The ketogenic diet is a hot topic these days, with news stories and multiple health claims spurring interest in this extremely high-fat and low-carb diet plan. One major area of activity centers around how the ketogenic diet may help individuals diagnosed with cancer. The theories behind this potential health benefit are not new; they go back nearly 100 years. But emerging research in cellular metabolism and a handful of recent studies – including an AICR-supported study published in August – are adding insights into the possible effects of the ketogenic diet during cancer treatment. Combining a ketogenic diet with standard chemotherapeutic and radiotherapeutic options may help improve tumor response, although more research is needed.
Can Ketogenic diet prevent Cancer?
In recent years, scientists have been testing a new class of cancer drugs. They target a specific molecular pathway that has been shown to be faulty in many types of cancer. Specifically, these drugs target a cell signaling pathway called phosphatidylinositol-3 kinase (PI3K), which is activated by insulin. Previous studies have shown that mutations in this kinase, or enzyme, are present in most tumors.
So, in an attempt to inhibit this pathway, over 50 drugs have been developed, with several clinical trials testing their efficacy. Thus far, however, the results of these trials have been disappointing; for the most part, the drugs’ efficacy is hit-or-miss, or their toxicity is too high. Taking these drugs often leads to hyperglycemia, or abnormally high levels of blood sugar. This occurs because inhibiting the pathway causes the insulin to drop, which increases blood sugar levels. When the pancreas is unable to make up for the loss by producing more insulin, patients have to stop taking the drugs. Now, however, researchers led by Benjamin D. Hopkins, a postdoctoral associate at Weill Cornell Medicine in New York City, NY, may have found a way around this problem. The “trendy” ketogenic diet — a diet high in fats but very low in carbs — may be the best way to boost the efficacy of these new-generation therapies and avoid their side effects. The researchers published their findings in the journal Nature. Of all the treatments tested, the keto diet performed best at both keeping blood sugar and insulin in check and simultaneously inhibiting tumor growth signals.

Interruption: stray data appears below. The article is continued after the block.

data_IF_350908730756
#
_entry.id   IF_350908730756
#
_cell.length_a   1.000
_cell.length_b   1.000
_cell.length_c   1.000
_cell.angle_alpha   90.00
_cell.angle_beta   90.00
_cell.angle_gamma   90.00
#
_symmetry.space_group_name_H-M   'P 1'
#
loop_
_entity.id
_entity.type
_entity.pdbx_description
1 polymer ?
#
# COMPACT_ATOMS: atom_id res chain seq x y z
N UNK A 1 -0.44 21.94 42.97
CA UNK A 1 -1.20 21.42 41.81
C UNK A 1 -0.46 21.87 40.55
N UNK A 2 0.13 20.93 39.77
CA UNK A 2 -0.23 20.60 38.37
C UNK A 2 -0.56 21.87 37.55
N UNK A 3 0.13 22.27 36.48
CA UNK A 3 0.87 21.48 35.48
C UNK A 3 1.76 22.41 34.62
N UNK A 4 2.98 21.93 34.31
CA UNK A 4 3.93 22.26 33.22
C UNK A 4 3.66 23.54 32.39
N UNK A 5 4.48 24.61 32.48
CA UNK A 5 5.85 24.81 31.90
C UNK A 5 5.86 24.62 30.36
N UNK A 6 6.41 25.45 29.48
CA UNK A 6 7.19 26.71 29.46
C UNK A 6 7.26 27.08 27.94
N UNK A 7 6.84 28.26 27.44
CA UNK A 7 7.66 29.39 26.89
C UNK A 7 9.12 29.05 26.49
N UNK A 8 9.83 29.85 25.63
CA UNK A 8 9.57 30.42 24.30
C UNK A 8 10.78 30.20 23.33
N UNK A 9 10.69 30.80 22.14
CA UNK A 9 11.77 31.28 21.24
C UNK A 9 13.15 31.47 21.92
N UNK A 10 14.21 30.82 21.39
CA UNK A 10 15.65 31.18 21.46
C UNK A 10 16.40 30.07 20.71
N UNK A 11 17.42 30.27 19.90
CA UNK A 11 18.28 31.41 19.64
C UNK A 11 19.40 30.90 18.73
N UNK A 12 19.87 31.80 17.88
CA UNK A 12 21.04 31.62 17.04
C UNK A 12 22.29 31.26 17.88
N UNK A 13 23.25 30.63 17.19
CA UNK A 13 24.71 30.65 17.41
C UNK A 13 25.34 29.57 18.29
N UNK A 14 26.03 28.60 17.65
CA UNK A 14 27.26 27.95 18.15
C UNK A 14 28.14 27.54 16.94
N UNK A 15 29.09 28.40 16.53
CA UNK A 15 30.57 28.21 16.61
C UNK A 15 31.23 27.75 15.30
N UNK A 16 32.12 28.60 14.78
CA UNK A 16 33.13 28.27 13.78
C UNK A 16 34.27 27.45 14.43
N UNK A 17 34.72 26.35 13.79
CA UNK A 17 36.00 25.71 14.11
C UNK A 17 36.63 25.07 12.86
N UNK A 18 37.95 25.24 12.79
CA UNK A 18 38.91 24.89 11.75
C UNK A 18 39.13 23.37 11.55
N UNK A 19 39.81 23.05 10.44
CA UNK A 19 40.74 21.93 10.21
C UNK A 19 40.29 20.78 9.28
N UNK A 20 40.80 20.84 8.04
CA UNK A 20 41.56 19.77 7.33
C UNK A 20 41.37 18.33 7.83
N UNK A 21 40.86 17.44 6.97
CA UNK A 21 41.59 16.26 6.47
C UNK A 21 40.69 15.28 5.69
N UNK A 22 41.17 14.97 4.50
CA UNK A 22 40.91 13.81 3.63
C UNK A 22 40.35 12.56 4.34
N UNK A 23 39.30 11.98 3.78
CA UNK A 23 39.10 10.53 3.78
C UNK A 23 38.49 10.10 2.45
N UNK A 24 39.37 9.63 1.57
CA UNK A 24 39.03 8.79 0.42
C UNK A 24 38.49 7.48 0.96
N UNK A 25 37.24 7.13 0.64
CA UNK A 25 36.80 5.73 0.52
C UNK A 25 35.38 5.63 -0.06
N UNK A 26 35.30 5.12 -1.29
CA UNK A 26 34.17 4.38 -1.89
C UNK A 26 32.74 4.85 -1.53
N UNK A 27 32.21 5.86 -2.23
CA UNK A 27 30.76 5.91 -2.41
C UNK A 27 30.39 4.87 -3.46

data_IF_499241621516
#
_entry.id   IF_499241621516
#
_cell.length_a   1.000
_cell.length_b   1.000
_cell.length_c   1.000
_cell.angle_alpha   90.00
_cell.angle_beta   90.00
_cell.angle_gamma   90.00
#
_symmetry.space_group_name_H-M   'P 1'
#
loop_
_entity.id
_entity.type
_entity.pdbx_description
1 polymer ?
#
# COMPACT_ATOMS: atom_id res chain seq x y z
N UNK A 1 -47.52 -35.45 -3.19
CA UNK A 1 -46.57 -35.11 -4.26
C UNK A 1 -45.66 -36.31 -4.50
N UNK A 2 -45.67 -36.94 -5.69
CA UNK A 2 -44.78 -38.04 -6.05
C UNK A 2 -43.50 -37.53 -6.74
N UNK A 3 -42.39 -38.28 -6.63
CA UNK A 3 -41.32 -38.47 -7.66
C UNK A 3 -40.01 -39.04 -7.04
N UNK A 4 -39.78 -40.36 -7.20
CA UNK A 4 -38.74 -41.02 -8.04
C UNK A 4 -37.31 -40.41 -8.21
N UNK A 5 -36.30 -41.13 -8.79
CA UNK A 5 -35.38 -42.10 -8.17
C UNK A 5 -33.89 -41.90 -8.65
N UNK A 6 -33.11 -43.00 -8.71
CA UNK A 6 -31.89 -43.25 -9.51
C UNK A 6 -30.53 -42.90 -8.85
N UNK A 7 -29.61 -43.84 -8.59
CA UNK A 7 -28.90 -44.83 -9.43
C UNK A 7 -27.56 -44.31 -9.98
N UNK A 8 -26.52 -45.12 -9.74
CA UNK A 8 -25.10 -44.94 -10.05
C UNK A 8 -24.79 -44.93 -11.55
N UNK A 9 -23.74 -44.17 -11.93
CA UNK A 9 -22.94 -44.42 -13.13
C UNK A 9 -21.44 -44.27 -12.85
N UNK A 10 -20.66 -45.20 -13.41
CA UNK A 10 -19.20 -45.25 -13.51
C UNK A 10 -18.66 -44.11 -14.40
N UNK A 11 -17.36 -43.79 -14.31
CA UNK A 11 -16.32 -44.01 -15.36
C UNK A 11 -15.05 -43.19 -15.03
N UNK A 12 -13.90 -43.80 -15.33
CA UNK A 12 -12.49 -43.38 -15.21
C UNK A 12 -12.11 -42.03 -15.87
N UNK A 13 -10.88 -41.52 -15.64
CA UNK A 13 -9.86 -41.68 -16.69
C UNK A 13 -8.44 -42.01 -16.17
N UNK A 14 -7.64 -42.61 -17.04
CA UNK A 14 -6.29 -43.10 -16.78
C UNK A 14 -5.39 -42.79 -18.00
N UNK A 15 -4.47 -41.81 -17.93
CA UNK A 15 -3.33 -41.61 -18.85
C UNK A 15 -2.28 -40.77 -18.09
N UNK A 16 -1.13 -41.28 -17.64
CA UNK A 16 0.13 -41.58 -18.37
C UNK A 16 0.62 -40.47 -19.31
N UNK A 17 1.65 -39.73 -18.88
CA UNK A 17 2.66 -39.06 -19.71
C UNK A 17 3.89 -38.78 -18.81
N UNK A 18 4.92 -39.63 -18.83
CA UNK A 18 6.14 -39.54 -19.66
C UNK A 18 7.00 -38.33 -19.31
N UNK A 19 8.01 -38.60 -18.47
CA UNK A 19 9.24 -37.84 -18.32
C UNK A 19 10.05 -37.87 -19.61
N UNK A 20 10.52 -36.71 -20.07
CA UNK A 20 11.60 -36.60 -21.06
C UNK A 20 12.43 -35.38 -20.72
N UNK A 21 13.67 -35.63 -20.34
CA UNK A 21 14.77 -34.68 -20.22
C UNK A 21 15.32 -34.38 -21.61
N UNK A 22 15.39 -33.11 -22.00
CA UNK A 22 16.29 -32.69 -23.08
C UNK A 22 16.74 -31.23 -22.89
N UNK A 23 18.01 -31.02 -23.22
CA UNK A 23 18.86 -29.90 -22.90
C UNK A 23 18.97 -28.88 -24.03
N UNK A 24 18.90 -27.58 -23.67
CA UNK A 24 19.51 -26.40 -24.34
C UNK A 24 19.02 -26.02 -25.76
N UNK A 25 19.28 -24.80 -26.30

“The ketogenic diet turned out to be the perfect approach,” says Hopkins. “It reduced glycogen stores, so the mice couldn’t release glucose in response to PI3K inhibition.”
“This suggests,” he continues, “that if you can block spikes in glucose and the subsequent insulin feedback, you can make the drugs much more effective at controlling cancer growth.”
Co-senior author Dr. Siddhartha Mukherjee — an associate professor of medicine at the Columbia University Vagelos College of Physicians and Surgeons in New York City, NY — also weighs in on the findings.
According to Dr. Siddhartha Mukherjee “This study represents a truly innovative approach to cancer. For decades, we’ve been trying to alter human metabolism to make cancer cells more sensitive to chemotherapy or targeted drugs.”
“The fact that this drug itself was enabling a kind of resistance — at least in animal models — comes as a total surprise,” he adds. “We are excited to try this approach in humans.”
Currently, no major cancer health organizations, including AICR, recommend the ketogenic diet for cancer patients – or for cancer prevention.